1. Agoseris

Native to the western half of the united states, this dandelion look-alike is also edible and can be found on mountain slopes and grassy hills all across the Pacific Northwest. Common varieties include Orange agoseris and Short-beaked agoseris. Both the flowers and leaves are edible raw and make an easy side-of-the-trail snack. The sap from leaves and stems can also be collected, and when dried can be chewed or eaten like gum.

2. Dandelion

Chances are, you’ve been trying to get rid of these horrid monstrosities that keep taking over your back yard, popping in through cracks on the sidewalk, and sneaking into your garden just about everywhere– maybe even spraying them with herbicides. STOP!

Not only are these “weeds” edible and tasty, but they’re highly nutritious as well! They’re a great source of calcium, potassium, vitamin A and vitamin C. Believe it or not, one serving of Dandelion greens has as much calcium as half a cup of milk! The entire plant is edible raw, but it’s often recommended to boil older leaves and roots (in 2 changes of water) with a pinch of baking soda. Roots seem to taste best in the spring and fall, peeled and boiled (dont forget 2 changes of water and a pinch of baking soda) or even roasted and ground as a coffee substitute. It’s also becoming more common to find young dandelion leaves in fancy salad green mixes in grocery stores.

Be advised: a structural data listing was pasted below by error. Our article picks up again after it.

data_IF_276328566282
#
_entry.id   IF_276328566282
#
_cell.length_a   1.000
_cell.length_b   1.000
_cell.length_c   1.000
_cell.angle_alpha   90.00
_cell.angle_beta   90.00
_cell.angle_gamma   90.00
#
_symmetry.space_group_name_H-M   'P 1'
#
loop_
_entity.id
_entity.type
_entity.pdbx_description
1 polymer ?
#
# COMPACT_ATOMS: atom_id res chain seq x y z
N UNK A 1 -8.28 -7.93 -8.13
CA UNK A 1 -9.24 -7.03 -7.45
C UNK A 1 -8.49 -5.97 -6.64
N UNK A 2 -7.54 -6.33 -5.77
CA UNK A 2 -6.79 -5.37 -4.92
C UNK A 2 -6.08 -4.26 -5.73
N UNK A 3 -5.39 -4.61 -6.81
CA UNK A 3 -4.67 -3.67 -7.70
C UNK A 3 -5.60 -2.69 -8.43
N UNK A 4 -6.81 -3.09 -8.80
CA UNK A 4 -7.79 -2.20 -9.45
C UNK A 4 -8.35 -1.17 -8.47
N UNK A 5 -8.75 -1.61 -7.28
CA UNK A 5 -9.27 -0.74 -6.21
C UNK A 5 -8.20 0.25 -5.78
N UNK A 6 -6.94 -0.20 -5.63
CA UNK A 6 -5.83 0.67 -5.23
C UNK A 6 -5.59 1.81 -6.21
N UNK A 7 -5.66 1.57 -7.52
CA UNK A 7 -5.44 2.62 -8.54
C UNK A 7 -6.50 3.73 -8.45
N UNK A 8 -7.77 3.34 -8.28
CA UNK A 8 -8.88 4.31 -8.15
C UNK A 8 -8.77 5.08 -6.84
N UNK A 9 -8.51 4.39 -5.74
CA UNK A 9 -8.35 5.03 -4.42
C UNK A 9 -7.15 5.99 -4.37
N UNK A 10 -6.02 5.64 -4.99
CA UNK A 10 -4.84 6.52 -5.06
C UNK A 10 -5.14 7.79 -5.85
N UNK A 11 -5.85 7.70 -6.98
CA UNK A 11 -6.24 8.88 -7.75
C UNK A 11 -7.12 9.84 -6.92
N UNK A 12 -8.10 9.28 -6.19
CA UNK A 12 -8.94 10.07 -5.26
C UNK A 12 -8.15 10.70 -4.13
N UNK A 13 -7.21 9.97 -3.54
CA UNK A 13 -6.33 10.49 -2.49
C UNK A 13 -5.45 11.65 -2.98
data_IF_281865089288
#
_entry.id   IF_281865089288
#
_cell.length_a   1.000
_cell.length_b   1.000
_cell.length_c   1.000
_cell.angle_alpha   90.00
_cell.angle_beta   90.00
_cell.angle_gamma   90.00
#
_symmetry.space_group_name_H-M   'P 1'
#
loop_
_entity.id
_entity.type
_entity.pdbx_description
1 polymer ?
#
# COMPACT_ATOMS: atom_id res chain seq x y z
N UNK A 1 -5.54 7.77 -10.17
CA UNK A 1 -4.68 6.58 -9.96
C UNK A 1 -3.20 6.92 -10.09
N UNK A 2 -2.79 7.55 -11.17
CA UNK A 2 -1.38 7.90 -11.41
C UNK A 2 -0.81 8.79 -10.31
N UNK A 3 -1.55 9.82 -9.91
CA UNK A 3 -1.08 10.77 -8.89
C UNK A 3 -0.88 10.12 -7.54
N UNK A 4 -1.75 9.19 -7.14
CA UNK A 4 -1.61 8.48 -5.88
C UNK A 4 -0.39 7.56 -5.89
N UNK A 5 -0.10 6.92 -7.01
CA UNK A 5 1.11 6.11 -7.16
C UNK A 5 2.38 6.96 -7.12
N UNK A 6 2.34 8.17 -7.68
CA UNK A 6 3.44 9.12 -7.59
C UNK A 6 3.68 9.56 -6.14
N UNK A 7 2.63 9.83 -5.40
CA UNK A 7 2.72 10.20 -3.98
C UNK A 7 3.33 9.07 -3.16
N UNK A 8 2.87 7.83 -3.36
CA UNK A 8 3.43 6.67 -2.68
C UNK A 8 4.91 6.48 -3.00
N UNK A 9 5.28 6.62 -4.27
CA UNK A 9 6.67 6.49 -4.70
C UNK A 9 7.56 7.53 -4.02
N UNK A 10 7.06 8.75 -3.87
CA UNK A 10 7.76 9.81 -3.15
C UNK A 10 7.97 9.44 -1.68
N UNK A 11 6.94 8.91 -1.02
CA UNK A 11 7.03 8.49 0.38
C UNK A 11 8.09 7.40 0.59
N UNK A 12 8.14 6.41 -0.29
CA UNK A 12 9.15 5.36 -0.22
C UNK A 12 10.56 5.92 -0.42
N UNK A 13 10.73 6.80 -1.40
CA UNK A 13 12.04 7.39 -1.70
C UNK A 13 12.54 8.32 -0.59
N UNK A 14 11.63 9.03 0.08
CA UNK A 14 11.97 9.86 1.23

Nature’s Hotdog-on-a-stick! Well, not exactly, but many parts of Cattail plants are edible. Native to most parts of the united states, the white inner part of the shoots is edible raw and pollen can be collected and used as flour. The roots are also edible, but really starchy so it’s advised to strain out the fibers and wash out the starch by boiling with many changes of water. Cattail seeds can also be eaten. Cattails are commonly found near lakes and ponds or near wetlands.

WARNING: To avoid mix-ups, stick to mature plants. You really don’t want to mistake members of the Iris family with young cattail shoots, because the results can be fatal.

4. Miner’s Lettuce

Miner’s lettuce is native to the western half of the united states and typically grows in shady moist areas like forests and fields. The great thing about this plant is not only is it abundant and easy to identify, but the entire plant is edible raw! Just yank out of the ground and chow down!

Found all along the the coastal regions of the Pacific Northwest in saltwater marshes and salty soil near tide-lines, Pickleweed gets it’s name from it’s salty taste. You can eat it raw, but the flavor is better when cooked and because of it’s salty taste, it makes a great additive to whatever you’re cooking. Pickleweed is best before it flowers.

When gathering wild food sources it’s always best to have conservation in mind. Fortunately, this plant makes it easy! If you pinch off the top half of the stem, it’ll grow back a new shoot!

Next time you’re out exploring your favorite corner of the Pacific Northwest, look out for these potential food sources, they may come in handy!


Watch the video: Wild Edibles: Fried Cattail root